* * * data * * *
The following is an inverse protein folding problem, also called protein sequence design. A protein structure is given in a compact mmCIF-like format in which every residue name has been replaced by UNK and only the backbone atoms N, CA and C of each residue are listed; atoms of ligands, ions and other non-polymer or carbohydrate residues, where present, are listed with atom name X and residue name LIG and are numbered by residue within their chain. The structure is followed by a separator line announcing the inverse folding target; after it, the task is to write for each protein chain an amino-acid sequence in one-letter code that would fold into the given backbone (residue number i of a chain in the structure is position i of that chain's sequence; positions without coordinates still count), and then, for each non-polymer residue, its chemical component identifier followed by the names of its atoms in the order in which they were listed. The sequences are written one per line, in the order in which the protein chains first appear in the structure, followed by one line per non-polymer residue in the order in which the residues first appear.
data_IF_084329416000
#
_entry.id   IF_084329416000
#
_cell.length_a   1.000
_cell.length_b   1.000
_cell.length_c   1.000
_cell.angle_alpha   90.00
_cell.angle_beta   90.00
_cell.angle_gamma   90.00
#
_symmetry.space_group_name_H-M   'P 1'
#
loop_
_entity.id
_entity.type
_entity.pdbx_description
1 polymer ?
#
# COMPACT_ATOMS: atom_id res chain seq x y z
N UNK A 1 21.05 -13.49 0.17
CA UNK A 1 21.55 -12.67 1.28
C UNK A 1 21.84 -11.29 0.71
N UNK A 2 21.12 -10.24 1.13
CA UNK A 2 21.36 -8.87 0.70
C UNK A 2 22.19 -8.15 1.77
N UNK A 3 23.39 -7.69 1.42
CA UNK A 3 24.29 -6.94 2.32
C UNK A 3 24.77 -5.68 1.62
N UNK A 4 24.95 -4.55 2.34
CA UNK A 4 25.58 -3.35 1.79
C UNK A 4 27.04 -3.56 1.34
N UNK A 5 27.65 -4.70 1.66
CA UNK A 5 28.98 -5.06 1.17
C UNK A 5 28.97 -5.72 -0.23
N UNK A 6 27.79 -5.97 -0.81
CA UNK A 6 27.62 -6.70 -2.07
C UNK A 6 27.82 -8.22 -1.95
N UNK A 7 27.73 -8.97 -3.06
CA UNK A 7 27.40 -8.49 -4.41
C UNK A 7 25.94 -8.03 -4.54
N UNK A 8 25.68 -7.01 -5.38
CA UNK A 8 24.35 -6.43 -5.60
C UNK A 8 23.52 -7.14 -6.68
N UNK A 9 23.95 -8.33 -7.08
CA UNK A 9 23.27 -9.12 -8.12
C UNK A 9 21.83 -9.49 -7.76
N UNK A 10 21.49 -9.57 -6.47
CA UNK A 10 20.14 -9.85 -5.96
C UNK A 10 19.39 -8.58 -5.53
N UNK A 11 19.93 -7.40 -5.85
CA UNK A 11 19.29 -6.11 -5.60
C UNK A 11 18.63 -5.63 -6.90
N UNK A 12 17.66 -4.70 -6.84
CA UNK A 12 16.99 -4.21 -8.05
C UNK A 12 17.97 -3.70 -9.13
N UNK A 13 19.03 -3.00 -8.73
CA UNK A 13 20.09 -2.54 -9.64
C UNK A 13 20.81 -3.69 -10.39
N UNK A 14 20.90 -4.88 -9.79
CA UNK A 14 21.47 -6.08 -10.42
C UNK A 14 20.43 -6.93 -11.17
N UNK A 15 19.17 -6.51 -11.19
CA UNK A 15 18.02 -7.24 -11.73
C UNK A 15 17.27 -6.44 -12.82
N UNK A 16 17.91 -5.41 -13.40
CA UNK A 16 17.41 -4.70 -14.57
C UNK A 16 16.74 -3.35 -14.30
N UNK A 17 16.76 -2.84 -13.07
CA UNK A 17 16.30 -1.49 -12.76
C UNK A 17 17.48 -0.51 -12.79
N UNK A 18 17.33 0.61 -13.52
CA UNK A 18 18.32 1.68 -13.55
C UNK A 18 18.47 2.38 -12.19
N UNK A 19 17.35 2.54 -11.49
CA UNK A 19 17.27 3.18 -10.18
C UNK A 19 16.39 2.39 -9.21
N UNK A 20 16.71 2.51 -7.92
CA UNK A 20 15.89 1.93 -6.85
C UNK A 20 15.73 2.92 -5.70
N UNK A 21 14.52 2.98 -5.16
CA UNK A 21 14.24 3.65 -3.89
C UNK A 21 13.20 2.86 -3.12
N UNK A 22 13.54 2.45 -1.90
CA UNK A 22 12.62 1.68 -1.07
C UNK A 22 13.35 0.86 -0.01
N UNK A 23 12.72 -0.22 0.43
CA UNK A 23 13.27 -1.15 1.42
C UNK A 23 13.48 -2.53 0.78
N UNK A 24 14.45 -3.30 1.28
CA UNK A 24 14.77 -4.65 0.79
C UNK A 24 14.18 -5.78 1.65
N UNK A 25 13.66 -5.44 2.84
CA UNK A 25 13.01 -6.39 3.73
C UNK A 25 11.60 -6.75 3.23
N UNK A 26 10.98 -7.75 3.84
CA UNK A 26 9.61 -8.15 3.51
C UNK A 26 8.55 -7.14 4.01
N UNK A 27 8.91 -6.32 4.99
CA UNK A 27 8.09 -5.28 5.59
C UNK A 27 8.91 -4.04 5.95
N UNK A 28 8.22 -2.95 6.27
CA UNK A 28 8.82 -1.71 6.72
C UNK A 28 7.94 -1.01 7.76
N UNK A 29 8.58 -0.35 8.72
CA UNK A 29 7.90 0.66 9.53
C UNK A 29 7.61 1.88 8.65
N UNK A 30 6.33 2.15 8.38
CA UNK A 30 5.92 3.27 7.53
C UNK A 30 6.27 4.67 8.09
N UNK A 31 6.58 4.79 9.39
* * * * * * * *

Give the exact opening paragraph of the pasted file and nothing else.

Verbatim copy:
The following is an inverse protein folding problem, also called protein sequence design. A protein structure is given in a compact mmCIF-like format in which every residue name has been replaced by UNK and only the backbone atoms N, CA and C of each residue are listed; atoms of ligands, ions and other non-polymer or carbohydrate residues, where present, are listed with atom name X and residue name LIG and are numbered by residue within their chain. The structure is followed by a separator line announcing the inverse folding target; after it, the task is to write for each protein chain an amino-acid sequence in one-letter code that would fold into the given backbone (residue number i of a chain in the structure is position i of that chain's sequence; positions without coordinates still count), and then, for each non-polymer residue, its chemical component identifier followed by the names of its atoms in the order in which they were listed. The sequences are written one per line, in the order in which the protein chains first appear in the structure, followed by one line per non-polymer residue in the order in which the residues first appear.